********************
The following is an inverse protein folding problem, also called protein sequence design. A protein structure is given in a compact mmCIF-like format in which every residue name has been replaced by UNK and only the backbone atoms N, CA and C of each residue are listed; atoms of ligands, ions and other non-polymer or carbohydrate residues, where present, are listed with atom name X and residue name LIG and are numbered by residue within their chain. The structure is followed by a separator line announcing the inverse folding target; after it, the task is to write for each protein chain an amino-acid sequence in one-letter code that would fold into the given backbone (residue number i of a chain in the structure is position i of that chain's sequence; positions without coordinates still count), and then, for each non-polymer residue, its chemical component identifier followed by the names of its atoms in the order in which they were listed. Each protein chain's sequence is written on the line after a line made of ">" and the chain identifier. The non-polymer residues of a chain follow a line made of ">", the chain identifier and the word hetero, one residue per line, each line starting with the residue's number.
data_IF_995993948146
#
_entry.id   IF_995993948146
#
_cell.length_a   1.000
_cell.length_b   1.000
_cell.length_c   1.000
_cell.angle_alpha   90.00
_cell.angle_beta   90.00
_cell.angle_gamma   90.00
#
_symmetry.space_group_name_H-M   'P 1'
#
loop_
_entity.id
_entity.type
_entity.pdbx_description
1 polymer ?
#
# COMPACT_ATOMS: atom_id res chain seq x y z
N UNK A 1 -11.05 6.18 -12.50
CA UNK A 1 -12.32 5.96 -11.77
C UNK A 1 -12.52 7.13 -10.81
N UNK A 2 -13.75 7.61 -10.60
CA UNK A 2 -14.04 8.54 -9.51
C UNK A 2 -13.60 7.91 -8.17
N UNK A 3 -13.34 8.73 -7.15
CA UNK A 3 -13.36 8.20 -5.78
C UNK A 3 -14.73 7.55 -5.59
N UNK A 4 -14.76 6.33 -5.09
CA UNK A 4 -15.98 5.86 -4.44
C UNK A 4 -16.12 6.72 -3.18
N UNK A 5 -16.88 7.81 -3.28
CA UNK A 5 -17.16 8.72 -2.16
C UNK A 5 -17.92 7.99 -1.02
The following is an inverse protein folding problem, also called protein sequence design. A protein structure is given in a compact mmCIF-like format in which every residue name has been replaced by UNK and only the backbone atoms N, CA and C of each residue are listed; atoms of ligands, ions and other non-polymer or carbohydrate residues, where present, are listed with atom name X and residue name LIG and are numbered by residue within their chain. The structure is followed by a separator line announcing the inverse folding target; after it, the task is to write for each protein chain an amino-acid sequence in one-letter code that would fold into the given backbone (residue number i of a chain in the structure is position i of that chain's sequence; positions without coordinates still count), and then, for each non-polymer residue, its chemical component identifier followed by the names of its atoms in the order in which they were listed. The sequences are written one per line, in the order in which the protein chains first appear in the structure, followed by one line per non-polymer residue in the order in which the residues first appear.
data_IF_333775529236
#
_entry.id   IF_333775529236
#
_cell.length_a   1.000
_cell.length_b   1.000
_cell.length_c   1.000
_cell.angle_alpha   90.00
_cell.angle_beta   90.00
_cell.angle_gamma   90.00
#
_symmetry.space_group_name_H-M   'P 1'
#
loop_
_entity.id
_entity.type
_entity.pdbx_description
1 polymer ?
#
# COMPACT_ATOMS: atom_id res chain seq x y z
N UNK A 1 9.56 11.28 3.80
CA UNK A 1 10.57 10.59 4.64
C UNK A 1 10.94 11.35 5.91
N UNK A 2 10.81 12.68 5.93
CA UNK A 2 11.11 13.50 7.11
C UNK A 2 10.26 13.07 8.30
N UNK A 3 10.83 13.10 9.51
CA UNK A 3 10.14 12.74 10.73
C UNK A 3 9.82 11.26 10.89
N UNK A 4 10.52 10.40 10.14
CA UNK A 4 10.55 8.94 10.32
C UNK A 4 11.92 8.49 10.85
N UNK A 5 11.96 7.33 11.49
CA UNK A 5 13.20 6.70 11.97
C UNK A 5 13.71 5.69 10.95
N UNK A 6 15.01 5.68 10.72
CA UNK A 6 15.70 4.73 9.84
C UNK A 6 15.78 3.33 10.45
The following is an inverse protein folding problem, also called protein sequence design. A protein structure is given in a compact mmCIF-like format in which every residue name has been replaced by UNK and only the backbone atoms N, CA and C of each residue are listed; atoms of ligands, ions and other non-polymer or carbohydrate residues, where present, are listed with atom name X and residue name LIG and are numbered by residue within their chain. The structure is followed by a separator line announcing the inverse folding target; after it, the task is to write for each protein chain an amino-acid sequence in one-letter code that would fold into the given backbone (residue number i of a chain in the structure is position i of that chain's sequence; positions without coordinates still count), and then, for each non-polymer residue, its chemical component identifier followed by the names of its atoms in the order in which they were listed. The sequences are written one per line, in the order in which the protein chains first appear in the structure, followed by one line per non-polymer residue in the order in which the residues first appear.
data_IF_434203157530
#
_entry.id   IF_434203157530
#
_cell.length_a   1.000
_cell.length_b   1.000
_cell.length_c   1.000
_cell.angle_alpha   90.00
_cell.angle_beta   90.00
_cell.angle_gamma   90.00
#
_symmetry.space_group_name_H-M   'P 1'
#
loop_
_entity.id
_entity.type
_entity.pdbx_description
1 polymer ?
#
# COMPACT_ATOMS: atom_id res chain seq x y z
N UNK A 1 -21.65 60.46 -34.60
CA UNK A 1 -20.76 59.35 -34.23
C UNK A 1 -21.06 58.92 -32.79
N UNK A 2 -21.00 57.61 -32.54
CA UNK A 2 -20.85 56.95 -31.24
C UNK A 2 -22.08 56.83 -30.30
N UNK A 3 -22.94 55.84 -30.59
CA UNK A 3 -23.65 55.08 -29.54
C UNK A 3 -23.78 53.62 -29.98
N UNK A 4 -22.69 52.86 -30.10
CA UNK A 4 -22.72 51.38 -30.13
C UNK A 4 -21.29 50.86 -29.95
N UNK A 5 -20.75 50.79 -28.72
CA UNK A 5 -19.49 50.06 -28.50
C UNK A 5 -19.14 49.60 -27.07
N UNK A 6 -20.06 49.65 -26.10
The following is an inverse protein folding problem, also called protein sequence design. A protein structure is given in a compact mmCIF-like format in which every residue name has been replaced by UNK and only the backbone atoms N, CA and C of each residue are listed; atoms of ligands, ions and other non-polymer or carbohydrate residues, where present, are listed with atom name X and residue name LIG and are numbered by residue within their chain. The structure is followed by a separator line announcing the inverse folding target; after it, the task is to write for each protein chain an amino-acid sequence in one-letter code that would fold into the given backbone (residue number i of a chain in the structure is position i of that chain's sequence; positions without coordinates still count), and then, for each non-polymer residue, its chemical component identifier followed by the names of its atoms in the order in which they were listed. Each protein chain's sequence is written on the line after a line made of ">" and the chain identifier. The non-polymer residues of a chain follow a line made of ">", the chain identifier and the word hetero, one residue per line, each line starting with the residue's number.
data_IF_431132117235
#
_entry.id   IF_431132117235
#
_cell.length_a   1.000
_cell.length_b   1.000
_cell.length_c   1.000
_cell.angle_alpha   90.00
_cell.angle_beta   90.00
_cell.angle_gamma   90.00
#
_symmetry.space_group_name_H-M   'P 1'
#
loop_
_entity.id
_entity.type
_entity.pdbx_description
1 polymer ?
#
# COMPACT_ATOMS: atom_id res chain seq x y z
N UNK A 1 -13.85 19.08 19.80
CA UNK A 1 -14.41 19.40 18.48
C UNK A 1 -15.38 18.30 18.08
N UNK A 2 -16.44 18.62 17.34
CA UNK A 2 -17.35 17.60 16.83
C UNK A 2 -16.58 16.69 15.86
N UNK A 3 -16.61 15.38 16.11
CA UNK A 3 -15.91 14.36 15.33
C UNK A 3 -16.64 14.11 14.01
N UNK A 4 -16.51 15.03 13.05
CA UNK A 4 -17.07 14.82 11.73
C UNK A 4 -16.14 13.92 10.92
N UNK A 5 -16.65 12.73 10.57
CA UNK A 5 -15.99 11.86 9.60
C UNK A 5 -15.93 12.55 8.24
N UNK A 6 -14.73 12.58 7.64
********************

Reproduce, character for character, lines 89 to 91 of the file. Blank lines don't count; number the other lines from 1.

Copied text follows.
#
loop_
_entity.id